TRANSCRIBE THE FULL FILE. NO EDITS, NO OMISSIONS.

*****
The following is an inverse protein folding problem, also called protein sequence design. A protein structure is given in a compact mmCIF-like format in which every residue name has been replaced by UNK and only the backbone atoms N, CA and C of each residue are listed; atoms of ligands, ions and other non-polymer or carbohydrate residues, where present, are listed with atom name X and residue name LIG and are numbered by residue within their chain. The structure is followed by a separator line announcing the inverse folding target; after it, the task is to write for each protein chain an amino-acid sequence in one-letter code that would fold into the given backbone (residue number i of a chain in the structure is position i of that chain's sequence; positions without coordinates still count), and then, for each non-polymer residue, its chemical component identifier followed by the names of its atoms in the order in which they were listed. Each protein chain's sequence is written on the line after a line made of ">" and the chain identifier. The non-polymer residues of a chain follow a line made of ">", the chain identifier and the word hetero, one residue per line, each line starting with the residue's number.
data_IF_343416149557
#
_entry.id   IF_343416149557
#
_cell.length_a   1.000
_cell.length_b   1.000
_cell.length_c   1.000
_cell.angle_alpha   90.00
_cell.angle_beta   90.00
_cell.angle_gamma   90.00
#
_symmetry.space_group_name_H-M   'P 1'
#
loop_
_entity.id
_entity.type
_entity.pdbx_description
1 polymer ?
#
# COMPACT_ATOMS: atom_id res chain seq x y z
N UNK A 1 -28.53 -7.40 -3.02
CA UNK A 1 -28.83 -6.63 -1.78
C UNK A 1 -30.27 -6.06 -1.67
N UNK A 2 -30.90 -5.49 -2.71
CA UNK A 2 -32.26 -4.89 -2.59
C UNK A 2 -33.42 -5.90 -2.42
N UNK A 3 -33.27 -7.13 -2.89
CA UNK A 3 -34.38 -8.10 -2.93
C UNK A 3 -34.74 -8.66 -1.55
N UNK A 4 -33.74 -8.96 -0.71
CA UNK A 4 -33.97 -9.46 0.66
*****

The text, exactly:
The following is an inverse protein folding problem, also called protein sequence design. A protein structure is given in a compact mmCIF-like format in which every residue name has been replaced by UNK and only the backbone atoms N, CA and C of each residue are listed; atoms of ligands, ions and other non-polymer or carbohydrate residues, where present, are listed with atom name X and residue name LIG and are numbered by residue within their chain. The structure is followed by a separator line announcing the inverse folding target; after it, the task is to write for each protein chain an amino-acid sequence in one-letter code that would fold into the given backbone (residue number i of a chain in the structure is position i of that chain's sequence; positions without coordinates still count), and then, for each non-polymer residue, its chemical component identifier followed by the names of its atoms in the order in which they were listed. Each protein chain's sequence is written on the line after a line made of ">" and the chain identifier. The non-polymer residues of a chain follow a line made of ">", the chain identifier and the word hetero, one residue per line, each line starting with the residue's number.
data_IF_343416149557
#
_entry.id   IF_343416149557
#
_cell.length_a   1.000
_cell.length_b   1.000
_cell.length_c   1.000
_cell.angle_alpha   90.00
_cell.angle_beta   90.00
_cell.angle_gamma   90.00
#
_symmetry.space_group_name_H-M   'P 1'
#
loop_
_entity.id
_entity.type
_entity.pdbx_description
1 polymer ?
#
# COMPACT_ATOMS: atom_id res chain seq x y z
N UNK A 1 -28.53 -7.40 -3.02
CA UNK A 1 -28.83 -6.63 -1.78
C UNK A 1 -30.27 -6.06 -1.67
N UNK A 2 -30.90 -5.49 -2.71
CA UNK A 2 -32.26 -4.89 -2.59
C UNK A 2 -33.42 -5.90 -2.42
N UNK A 3 -33.27 -7.13 -2.89
CA UNK A 3 -34.38 -8.10 -2.93
C UNK A 3 -34.74 -8.66 -1.55
N UNK A 4 -33.74 -8.96 -0.71
CA UNK A 4 -33.97 -9.46 0.66